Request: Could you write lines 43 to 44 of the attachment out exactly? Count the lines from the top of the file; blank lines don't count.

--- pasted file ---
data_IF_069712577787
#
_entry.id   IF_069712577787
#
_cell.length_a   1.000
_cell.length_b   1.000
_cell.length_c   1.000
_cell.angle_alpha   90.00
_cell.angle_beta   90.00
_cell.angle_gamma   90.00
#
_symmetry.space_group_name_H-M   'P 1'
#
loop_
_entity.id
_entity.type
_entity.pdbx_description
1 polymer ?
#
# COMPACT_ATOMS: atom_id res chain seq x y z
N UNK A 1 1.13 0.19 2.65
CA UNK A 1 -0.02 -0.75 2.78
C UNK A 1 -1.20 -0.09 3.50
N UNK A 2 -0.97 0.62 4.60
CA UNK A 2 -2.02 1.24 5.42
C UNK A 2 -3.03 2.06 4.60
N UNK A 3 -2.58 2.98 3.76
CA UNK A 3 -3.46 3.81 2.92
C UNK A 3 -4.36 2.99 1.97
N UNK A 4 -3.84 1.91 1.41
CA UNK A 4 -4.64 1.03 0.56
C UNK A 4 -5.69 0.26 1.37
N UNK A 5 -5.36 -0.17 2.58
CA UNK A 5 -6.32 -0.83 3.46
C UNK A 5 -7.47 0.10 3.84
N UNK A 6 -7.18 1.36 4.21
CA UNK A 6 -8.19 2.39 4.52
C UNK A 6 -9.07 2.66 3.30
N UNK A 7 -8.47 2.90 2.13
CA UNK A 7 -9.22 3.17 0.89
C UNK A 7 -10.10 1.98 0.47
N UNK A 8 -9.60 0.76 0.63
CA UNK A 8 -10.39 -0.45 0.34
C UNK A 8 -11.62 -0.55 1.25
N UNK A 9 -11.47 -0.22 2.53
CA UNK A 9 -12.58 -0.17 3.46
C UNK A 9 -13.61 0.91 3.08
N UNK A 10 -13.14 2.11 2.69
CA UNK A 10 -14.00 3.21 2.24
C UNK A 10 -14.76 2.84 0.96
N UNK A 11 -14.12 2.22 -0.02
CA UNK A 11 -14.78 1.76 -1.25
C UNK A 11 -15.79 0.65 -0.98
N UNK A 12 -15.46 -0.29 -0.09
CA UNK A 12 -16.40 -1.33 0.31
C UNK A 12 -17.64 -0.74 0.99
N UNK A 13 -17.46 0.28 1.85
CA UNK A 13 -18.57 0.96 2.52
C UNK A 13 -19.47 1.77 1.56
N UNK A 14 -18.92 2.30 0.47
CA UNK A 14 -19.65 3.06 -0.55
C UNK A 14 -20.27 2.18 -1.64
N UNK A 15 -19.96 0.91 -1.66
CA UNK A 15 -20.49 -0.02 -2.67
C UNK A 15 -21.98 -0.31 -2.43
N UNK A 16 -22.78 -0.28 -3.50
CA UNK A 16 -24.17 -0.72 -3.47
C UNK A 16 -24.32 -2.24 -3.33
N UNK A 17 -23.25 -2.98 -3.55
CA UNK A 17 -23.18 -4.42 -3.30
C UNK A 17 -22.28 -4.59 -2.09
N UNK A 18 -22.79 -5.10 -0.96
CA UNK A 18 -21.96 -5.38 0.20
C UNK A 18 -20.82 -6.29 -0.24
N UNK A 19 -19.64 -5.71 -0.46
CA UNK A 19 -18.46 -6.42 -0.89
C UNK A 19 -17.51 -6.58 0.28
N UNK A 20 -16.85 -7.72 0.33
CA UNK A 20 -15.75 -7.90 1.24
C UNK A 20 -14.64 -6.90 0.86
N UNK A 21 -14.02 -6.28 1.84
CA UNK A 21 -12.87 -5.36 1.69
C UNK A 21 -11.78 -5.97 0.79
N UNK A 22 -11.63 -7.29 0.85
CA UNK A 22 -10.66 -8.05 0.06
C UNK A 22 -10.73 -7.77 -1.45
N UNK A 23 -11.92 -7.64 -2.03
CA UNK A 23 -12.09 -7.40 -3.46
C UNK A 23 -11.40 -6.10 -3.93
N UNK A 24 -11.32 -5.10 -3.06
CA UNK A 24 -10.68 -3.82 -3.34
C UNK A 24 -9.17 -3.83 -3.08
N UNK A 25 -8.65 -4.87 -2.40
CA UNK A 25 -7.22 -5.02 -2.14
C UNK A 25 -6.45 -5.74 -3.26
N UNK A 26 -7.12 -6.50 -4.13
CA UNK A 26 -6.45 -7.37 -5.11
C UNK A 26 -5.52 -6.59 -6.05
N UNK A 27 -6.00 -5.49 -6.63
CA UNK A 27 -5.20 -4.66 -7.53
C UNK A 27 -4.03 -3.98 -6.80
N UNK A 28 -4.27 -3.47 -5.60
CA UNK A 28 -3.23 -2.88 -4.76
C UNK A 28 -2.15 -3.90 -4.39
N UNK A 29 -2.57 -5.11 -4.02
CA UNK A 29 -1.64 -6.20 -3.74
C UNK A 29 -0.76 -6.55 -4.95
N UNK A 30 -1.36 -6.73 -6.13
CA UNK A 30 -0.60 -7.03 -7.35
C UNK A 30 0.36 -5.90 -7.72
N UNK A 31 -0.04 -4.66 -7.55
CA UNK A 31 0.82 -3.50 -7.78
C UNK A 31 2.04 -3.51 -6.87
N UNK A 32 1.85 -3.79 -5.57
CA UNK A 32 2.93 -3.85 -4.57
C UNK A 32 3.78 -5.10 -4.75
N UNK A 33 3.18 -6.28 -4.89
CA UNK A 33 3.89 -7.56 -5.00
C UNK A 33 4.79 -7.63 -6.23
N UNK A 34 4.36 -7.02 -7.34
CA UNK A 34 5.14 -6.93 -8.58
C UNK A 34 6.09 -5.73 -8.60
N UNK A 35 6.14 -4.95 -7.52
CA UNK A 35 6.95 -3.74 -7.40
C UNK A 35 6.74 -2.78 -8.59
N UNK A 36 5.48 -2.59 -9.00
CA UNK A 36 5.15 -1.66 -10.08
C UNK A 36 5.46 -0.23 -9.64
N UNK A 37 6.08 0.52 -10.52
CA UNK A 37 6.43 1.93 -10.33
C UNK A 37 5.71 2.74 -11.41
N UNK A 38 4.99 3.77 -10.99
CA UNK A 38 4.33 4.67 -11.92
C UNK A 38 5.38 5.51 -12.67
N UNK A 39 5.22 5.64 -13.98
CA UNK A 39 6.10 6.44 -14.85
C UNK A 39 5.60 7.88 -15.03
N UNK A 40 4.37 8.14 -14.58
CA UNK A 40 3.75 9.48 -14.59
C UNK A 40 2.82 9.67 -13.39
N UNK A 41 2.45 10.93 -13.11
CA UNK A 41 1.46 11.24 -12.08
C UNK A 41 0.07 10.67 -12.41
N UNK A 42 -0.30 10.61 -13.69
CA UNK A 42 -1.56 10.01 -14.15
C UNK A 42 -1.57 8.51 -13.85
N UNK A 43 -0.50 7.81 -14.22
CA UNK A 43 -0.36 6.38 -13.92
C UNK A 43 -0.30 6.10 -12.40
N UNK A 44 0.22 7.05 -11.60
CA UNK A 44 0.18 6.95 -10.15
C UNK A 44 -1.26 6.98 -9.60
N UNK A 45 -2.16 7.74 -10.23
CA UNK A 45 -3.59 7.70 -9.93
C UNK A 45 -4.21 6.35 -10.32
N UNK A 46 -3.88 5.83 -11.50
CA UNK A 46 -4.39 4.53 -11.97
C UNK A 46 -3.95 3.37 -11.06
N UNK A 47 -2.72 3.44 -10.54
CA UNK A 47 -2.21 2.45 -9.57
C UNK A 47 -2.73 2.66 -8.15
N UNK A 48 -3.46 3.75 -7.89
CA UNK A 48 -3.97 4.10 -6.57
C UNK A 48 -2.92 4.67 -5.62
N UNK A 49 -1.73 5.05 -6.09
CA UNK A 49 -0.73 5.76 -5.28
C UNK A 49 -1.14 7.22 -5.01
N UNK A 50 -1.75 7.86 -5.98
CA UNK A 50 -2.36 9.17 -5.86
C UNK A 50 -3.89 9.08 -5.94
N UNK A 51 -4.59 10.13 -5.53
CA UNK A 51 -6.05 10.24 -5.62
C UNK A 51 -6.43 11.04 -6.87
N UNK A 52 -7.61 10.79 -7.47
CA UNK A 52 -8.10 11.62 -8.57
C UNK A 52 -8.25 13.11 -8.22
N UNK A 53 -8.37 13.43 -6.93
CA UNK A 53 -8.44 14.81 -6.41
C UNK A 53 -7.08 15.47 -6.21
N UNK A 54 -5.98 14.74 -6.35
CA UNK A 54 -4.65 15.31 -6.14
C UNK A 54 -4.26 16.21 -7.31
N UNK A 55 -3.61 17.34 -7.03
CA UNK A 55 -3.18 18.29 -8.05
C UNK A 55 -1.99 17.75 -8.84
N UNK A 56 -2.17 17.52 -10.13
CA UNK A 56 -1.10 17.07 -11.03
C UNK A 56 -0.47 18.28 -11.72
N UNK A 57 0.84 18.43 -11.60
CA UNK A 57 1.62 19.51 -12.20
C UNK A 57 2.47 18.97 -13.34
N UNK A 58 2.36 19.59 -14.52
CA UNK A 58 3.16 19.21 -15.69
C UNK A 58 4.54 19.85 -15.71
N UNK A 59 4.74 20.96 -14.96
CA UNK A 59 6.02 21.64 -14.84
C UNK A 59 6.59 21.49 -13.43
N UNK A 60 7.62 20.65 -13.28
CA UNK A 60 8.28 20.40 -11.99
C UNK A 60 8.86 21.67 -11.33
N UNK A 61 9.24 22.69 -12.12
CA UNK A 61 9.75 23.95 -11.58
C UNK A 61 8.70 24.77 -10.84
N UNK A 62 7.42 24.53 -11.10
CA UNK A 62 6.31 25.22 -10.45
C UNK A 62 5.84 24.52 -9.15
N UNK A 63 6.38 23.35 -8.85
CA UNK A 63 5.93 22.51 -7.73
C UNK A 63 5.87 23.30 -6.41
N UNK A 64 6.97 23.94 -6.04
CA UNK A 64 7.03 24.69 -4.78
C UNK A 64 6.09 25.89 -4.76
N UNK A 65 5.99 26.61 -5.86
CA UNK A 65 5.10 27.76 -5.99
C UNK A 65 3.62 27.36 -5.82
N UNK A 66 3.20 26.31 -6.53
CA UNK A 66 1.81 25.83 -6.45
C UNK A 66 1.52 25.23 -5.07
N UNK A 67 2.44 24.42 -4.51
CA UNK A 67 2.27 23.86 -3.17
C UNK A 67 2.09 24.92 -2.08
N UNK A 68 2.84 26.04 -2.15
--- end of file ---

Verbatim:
CA UNK A 8 -10.39 -0.45 0.34
C UNK A 8 -11.62 -0.55 1.25